An Irish scarf for the winter.

Oct 30, 2013


Based in the south west of Ireland, we got in touch with Fiadh through our stylist friend Jeanne Goutelle, after they met at a Paris workshop called, “Master Class Wool”, in which Jeanne was teaching. Fiadh and Monsieur London then designed the patterns, selected the threads together over the summer and here is the result.

Scarves technical details:

Crean and Longfield scarves are 50% merino wool and 50% lambs-wool. The flecked yarn is the soft Donegal merino coming from Donegal yarn, Kilcarr. The lambs-wool is from JC Rennie in Scotland. Our Pentland scarves are made from the same variety.

The Bransfield scarves are made from a 100% Shetland wool, sourced from Gardiner yarns in West Yorkshire. The wool comes in oil and is hand scoured after weaving.

All pieces were hand woven on a Swedish glimakra 10 shaft countermarch floor loom but, let’s interview Fiadh herself to get to know her process….

Hand loomed scarf

How did you get in to hand-woven design?

I have always been drawn to the idea of making and building things from scratch, even as a child I loved constructing , drawing and sewing, when I was too old for playing with Barbie dolls, I made clothes for them.

As I grew older I was dead set on working towards a career in  fashion design so when I got accepted into the National College of Art and Design, Dublin, I spent the core year taking all fashion and textiles modules. By the end of this year it was clear to me and my tutors that my strength lay in making and designing fabric so I went on happily to study textiles. This course consists of 3 disciplines, print, embroidery and weave and in year 3 and 4 I specialised in woven design.

After college I worked and trained with Lisbeth Mulcahy, a well renowned Danish weaver/artist based in Ireland. Following that I could see an opening in the market for new, fresh and more design based hand woven design so I established my own weaving workshop.

Know how

Could you tell us about new Irish design?

There is a notable shift going on in Irish design. There’s a renewed interest in handmade and people are looking for something unique with longevity. There are many emerging contemporary designers in textiles, ceramics and metals and large department stores like Brown Thomas and Arnotts, who are promoting and exhibiting Irish craft and design.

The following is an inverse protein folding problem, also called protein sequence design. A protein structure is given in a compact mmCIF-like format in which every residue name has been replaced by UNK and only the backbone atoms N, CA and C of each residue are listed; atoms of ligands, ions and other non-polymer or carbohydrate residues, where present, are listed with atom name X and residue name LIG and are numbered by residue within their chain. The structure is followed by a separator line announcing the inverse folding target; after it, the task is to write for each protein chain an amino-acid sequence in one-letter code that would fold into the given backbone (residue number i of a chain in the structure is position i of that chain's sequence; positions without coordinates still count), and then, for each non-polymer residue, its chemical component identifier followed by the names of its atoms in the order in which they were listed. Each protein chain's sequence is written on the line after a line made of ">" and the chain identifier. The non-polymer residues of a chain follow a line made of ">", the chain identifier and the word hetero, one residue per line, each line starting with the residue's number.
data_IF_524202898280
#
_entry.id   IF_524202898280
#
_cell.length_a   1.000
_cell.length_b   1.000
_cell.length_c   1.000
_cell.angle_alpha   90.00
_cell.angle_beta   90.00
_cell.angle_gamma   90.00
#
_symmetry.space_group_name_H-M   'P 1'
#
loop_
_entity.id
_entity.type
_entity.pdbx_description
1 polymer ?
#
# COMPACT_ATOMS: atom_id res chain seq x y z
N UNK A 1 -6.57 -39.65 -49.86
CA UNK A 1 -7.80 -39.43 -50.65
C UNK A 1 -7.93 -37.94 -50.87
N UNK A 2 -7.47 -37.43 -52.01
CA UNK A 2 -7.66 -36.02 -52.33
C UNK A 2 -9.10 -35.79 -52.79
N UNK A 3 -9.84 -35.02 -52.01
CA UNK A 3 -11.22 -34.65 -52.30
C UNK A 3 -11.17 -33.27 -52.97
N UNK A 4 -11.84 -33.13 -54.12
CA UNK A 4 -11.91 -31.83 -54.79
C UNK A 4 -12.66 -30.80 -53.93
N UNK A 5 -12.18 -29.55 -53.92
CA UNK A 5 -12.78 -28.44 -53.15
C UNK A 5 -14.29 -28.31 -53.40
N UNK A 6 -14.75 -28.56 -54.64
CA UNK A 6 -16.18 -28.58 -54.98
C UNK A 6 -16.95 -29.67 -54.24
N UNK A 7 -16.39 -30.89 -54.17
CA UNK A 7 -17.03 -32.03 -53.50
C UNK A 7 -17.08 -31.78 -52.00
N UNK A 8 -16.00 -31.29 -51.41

A good indication of  progression in Irish design is the success in recent years of Showcase, Ireland’s Creative Expo of Irish craft & design in the RDS, it is building a great global profile and attracting many visitors and buyers from Japan and the US. I believe that although the country if still struggling economically it is a good time to be a young new designer on the irish craft scene in Ireland.

What makes your product high quality?

Craftsmanship, I am constantly working on developing the skills and techniques needed to produce long lasting, high quality, and luxurious products. I use high quality natural materials in the weaving and it is becoming increasingly important to me to know the yarn producers and tracing the source of fibres whether it be plant or animal. Carefully selecting the colour and pattern is also really important, the designing is one of the really fun parts of being a weaver.


What is technically the hardest thing to do when handweaving?

Set up! Setting up the loom for a new design can be extremely tedious, hundreds of threads to be knotted, and threaded in various ways. It is all worth it though when you sit down and start weaving beautiful fabric.

What is the material you enjoy working with the most?

Wool, cotton & silk. I love working with any natural materials, synthetics can mimic but they are never as nice to touch and work with.

What is for you the value of handmade?

It is hugely satisfying to begin with a string of yarn and go through the whole process to create a finished piece. Also, the beauty of making textiles by hand is that each piece is unique.

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